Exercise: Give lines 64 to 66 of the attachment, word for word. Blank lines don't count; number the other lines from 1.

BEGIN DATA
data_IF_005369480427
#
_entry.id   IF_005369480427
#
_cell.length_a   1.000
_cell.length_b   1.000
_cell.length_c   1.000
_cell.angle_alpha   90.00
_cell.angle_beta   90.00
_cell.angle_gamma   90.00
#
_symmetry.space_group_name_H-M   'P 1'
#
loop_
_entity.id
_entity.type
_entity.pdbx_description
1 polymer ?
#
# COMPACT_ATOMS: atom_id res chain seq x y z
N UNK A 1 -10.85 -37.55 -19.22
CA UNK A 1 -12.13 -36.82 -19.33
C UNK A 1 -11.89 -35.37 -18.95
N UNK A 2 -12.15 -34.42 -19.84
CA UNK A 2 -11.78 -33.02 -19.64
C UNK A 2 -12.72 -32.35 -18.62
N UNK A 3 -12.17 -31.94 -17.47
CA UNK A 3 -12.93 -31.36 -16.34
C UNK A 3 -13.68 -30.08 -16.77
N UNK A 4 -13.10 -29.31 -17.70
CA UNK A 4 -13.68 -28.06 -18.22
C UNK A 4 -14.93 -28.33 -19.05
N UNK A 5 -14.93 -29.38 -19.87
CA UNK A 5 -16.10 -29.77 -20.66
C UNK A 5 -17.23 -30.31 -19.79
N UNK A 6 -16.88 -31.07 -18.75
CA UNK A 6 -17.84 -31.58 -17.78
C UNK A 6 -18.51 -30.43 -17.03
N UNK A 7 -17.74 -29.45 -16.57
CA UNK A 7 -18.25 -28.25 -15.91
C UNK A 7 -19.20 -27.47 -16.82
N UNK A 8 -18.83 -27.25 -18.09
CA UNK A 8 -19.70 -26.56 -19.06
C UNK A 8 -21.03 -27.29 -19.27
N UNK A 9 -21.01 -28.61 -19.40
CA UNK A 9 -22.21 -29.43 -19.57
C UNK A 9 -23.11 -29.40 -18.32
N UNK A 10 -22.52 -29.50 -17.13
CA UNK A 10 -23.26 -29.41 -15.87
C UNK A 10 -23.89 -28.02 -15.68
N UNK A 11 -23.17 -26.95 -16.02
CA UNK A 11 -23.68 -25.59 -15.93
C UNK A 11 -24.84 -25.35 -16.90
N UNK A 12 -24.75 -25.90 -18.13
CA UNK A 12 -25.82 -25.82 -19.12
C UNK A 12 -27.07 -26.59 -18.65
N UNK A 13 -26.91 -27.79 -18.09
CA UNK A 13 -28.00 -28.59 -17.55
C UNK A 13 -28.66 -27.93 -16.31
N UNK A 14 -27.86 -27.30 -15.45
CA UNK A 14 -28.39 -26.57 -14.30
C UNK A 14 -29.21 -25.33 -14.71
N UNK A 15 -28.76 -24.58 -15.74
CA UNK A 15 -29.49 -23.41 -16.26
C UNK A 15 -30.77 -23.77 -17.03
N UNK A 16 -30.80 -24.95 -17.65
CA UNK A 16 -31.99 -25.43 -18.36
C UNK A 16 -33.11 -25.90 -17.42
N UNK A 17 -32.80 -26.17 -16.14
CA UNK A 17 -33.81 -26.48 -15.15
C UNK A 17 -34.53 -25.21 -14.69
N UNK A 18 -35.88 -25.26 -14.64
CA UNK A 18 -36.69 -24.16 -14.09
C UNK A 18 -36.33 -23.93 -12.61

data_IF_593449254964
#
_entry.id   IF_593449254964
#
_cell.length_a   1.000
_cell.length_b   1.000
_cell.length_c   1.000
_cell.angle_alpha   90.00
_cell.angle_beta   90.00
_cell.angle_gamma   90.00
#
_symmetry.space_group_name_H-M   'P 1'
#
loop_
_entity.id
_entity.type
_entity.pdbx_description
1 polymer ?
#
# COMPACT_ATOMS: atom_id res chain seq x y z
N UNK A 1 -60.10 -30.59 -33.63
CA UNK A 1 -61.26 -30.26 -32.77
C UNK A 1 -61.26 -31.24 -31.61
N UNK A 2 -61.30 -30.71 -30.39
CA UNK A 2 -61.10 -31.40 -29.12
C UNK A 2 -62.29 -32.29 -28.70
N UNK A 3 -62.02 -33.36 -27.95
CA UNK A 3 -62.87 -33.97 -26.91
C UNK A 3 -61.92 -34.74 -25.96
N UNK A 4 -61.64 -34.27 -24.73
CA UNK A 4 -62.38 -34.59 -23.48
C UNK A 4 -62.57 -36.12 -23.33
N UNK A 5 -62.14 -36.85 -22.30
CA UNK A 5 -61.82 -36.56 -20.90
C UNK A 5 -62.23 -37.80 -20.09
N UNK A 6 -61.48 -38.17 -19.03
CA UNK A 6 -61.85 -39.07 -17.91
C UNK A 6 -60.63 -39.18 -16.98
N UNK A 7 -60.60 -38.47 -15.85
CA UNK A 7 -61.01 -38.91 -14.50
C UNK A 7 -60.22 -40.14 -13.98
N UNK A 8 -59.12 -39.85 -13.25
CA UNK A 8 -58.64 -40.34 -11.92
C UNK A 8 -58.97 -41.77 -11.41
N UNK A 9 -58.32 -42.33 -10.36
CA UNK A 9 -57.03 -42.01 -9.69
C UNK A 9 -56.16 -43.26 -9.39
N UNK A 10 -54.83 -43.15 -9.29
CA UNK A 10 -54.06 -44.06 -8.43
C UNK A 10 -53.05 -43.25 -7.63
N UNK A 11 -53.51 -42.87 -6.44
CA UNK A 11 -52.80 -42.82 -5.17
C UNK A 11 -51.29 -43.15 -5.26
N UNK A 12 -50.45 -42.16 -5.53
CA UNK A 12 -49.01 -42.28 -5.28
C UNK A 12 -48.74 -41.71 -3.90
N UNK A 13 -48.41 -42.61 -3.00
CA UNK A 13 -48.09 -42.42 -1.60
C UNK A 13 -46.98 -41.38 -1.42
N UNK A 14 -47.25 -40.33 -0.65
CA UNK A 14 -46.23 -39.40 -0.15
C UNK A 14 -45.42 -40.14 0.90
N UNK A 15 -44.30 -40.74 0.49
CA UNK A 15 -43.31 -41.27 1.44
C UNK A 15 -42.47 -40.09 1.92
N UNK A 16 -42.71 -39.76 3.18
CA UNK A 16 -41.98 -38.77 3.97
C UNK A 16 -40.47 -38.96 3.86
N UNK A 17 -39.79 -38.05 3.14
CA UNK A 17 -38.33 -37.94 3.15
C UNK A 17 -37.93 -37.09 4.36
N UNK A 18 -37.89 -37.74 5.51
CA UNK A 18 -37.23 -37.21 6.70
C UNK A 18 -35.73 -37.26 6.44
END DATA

CA UNK A 15 -29.49 -23.41 -16.26
C UNK A 15 -30.77 -23.77 -17.03
N UNK A 16 -30.80 -24.95 -17.65